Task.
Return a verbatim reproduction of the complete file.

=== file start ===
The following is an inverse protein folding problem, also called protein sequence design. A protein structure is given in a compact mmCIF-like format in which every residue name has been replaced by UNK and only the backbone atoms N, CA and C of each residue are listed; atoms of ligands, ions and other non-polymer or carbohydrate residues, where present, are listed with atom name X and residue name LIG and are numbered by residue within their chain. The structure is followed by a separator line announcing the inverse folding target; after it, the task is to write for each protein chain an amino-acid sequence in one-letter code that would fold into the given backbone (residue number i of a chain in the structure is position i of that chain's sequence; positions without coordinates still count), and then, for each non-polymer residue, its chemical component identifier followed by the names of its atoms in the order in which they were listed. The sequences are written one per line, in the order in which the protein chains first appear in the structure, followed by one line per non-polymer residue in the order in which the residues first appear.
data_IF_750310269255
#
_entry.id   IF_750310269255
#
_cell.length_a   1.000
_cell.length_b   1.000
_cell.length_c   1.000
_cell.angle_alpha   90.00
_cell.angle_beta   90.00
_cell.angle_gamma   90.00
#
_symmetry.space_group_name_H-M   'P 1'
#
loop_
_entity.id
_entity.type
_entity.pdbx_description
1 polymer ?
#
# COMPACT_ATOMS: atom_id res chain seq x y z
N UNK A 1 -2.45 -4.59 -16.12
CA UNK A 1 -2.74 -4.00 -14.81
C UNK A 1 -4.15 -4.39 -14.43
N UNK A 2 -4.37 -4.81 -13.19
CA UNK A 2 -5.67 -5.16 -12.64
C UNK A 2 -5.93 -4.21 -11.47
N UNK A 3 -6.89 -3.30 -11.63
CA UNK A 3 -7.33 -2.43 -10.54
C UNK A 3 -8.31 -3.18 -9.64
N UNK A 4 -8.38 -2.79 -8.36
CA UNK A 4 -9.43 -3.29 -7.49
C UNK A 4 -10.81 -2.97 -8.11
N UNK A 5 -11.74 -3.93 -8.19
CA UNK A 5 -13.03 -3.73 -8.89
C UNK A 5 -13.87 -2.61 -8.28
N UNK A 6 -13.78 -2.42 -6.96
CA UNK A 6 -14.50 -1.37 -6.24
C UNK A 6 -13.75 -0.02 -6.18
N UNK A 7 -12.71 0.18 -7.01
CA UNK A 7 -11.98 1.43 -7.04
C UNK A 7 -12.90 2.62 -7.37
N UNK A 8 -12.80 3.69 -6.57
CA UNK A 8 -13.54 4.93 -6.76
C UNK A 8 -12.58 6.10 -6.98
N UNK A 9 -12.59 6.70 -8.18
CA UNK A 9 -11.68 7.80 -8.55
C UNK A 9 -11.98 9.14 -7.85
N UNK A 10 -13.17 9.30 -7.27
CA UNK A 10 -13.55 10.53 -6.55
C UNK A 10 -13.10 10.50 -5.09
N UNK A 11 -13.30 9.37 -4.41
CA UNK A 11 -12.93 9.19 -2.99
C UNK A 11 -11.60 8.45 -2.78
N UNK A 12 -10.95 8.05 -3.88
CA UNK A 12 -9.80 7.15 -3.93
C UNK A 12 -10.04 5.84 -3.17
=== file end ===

The following is an inverse protein folding problem, also called protein sequence design. A protein structure is given in a compact mmCIF-like format in which every residue name has been replaced by UNK and only the backbone atoms N, CA and C of each residue are listed; atoms of ligands, ions and other non-polymer or carbohydrate residues, where present, are listed with atom name X and residue name LIG and are numbered by residue within their chain. The structure is followed by a separator line announcing the inverse folding target; after it, the task is to write for each protein chain an amino-acid sequence in one-letter code that would fold into the given backbone (residue number i of a chain in the structure is position i of that chain's sequence; positions without coordinates still count), and then, for each non-polymer residue, its chemical component identifier followed by the names of its atoms in the order in which they were listed. The sequences are written one per line, in the order in which the protein chains first appear in the structure, followed by one line per non-polymer residue in the order in which the residues first appear.
data_IF_750310269255
#
_entry.id   IF_750310269255
#
_cell.length_a   1.000
_cell.length_b   1.000
_cell.length_c   1.000
_cell.angle_alpha   90.00
_cell.angle_beta   90.00
_cell.angle_gamma   90.00
#
_symmetry.space_group_name_H-M   'P 1'
#
loop_
_entity.id
_entity.type
_entity.pdbx_description
1 polymer ?
#
# COMPACT_ATOMS: atom_id res chain seq x y z
N UNK A 1 -2.45 -4.59 -16.12
CA UNK A 1 -2.74 -4.00 -14.81
C UNK A 1 -4.15 -4.39 -14.43
N UNK A 2 -4.37 -4.81 -13.19
CA UNK A 2 -5.67 -5.16 -12.64
C UNK A 2 -5.93 -4.21 -11.47
N UNK A 3 -6.89 -3.30 -11.63
CA UNK A 3 -7.33 -2.43 -10.54
C UNK A 3 -8.31 -3.18 -9.64
N UNK A 4 -8.38 -2.79 -8.36
CA UNK A 4 -9.43 -3.29 -7.49
C UNK A 4 -10.81 -2.97 -8.11
N UNK A 5 -11.74 -3.93 -8.19
CA UNK A 5 -13.03 -3.73 -8.89
C UNK A 5 -13.87 -2.61 -8.28
N UNK A 6 -13.78 -2.42 -6.96
CA UNK A 6 -14.50 -1.37 -6.24
C UNK A 6 -13.75 -0.02 -6.18
N UNK A 7 -12.71 0.18 -7.01
CA UNK A 7 -11.98 1.43 -7.04
C UNK A 7 -12.90 2.62 -7.37
N UNK A 8 -12.80 3.69 -6.57
CA UNK A 8 -13.54 4.93 -6.76
C UNK A 8 -12.58 6.10 -6.98
N UNK A 9 -12.59 6.70 -8.18
CA UNK A 9 -11.68 7.80 -8.55
C UNK A 9 -11.98 9.14 -7.85
N UNK A 10 -13.17 9.30 -7.27
CA UNK A 10 -13.55 10.53 -6.55
C UNK A 10 -13.10 10.50 -5.09
N UNK A 11 -13.30 9.37 -4.41
CA UNK A 11 -12.93 9.19 -2.99
C UNK A 11 -11.60 8.45 -2.78
N UNK A 12 -10.95 8.05 -3.88
CA UNK A 12 -9.80 7.15 -3.93
C UNK A 12 -10.04 5.84 -3.17